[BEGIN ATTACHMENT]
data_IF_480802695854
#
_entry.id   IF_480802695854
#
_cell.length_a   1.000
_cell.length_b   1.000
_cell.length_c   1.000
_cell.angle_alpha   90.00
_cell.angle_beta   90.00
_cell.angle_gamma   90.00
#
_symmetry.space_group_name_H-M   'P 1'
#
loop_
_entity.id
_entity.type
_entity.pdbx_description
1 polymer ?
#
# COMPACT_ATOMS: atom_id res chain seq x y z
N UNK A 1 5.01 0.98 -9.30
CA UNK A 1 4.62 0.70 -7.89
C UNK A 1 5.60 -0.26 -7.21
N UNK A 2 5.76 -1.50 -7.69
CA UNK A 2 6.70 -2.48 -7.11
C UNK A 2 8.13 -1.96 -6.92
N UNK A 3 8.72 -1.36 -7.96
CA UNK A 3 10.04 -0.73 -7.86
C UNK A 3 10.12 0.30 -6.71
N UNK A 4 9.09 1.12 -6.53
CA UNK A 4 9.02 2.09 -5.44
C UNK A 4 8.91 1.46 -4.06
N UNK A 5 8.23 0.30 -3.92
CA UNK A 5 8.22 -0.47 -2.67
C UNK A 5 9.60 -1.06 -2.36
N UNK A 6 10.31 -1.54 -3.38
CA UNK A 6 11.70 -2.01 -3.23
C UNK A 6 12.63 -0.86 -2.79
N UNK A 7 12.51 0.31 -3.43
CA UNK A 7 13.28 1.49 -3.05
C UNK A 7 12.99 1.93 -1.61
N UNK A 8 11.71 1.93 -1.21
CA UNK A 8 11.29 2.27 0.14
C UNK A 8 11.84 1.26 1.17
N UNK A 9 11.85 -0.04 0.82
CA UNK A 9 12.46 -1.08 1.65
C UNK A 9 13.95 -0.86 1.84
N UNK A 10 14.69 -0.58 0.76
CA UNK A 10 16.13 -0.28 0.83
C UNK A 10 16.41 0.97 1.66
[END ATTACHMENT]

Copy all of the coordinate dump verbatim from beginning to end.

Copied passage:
data_IF_480802695854
#
_entry.id   IF_480802695854
#
_cell.length_a   1.000
_cell.length_b   1.000
_cell.length_c   1.000
_cell.angle_alpha   90.00
_cell.angle_beta   90.00
_cell.angle_gamma   90.00
#
_symmetry.space_group_name_H-M   'P 1'
#
loop_
_entity.id
_entity.type
_entity.pdbx_description
1 polymer ?
#
# COMPACT_ATOMS: atom_id res chain seq x y z
N UNK A 1 5.01 0.98 -9.30
CA UNK A 1 4.62 0.70 -7.89
C UNK A 1 5.60 -0.26 -7.21
N UNK A 2 5.76 -1.50 -7.69
CA UNK A 2 6.70 -2.48 -7.11
C UNK A 2 8.13 -1.96 -6.92
N UNK A 3 8.72 -1.36 -7.96
CA UNK A 3 10.04 -0.73 -7.86
C UNK A 3 10.12 0.30 -6.71
N UNK A 4 9.09 1.12 -6.53
CA UNK A 4 9.02 2.09 -5.44
C UNK A 4 8.91 1.46 -4.06
N UNK A 5 8.23 0.30 -3.92
CA UNK A 5 8.22 -0.47 -2.67
C UNK A 5 9.60 -1.06 -2.36
N UNK A 6 10.31 -1.54 -3.38
CA UNK A 6 11.70 -2.01 -3.23
C UNK A 6 12.63 -0.86 -2.79
N UNK A 7 12.51 0.31 -3.43
CA UNK A 7 13.28 1.49 -3.05
C UNK A 7 12.99 1.93 -1.61
N UNK A 8 11.71 1.93 -1.21
CA UNK A 8 11.29 2.27 0.14
C UNK A 8 11.84 1.26 1.17
N UNK A 9 11.85 -0.04 0.82
CA UNK A 9 12.46 -1.08 1.65
C UNK A 9 13.95 -0.86 1.84
N UNK A 10 14.69 -0.58 0.76
CA UNK A 10 16.13 -0.28 0.83
C UNK A 10 16.41 0.97 1.66